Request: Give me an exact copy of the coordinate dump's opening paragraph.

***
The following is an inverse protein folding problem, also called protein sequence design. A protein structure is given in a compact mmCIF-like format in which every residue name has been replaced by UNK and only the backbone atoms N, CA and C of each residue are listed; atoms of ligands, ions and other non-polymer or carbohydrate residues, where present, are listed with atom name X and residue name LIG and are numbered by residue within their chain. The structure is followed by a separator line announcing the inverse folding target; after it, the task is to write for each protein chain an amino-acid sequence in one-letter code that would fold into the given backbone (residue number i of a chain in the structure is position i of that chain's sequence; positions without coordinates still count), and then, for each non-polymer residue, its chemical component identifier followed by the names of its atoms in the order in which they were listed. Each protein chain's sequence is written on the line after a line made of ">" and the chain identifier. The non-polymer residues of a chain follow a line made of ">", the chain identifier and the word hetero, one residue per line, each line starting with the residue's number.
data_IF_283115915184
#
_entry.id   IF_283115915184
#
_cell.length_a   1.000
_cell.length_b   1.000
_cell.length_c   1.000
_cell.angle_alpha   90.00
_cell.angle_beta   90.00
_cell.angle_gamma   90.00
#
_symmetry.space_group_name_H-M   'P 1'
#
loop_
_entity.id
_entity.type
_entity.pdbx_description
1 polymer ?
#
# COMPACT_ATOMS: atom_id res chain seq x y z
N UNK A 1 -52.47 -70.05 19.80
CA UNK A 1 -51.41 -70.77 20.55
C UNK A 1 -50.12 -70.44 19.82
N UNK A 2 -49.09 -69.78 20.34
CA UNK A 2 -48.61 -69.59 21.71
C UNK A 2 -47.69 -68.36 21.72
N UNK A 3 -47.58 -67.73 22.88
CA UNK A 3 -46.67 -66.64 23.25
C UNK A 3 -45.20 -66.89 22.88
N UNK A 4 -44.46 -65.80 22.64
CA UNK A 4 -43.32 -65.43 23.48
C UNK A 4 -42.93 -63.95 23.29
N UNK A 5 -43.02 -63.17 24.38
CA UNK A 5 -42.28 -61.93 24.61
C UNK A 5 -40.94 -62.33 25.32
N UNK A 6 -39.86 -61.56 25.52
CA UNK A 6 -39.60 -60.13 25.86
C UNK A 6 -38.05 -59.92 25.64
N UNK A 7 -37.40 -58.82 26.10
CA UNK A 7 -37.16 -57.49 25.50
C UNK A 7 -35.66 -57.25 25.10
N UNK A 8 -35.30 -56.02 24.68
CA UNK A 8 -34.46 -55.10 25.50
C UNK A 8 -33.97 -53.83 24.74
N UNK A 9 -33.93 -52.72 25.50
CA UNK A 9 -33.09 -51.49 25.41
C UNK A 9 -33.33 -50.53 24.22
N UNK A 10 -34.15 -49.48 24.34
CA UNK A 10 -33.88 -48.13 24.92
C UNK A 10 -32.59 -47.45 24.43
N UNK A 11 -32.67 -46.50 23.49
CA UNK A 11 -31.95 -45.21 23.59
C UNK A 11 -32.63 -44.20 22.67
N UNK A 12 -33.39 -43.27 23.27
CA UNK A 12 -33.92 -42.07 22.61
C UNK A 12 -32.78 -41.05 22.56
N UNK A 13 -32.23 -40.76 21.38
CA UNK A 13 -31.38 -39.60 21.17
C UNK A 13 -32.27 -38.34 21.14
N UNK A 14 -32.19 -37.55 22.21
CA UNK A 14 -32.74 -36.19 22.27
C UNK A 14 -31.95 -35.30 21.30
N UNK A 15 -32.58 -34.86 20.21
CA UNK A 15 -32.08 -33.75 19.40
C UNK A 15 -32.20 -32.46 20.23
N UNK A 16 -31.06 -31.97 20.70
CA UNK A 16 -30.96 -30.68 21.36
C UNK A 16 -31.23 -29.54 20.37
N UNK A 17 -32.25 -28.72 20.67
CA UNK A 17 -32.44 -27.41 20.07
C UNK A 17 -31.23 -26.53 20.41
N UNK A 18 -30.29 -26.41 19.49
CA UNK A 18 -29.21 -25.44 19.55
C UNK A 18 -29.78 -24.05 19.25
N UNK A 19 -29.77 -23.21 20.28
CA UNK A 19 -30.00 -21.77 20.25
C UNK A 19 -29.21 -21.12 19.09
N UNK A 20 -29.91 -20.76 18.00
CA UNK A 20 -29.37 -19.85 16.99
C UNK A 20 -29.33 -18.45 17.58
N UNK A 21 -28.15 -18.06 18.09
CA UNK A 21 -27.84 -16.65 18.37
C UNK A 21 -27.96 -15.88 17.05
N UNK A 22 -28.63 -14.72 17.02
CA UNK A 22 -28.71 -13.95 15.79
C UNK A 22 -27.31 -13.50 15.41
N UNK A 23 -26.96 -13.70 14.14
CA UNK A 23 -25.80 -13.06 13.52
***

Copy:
The following is an inverse protein folding problem, also called protein sequence design. A protein structure is given in a compact mmCIF-like format in which every residue name has been replaced by UNK and only the backbone atoms N, CA and C of each residue are listed; atoms of ligands, ions and other non-polymer or carbohydrate residues, where present, are listed with atom name X and residue name LIG and are numbered by residue within their chain. The structure is followed by a separator line announcing the inverse folding target; after it, the task is to write for each protein chain an amino-acid sequence in one-letter code that would fold into the given backbone (residue number i of a chain in the structure is position i of that chain's sequence; positions without coordinates still count), and then, for each non-polymer residue, its chemical component identifier followed by the names of its atoms in the order in which they were listed. Each protein chain's sequence is written on the line after a line made of ">" and the chain identifier. The non-polymer residues of a chain follow a line made of ">", the chain identifier and the word hetero, one residue per line, each line starting with the residue's number.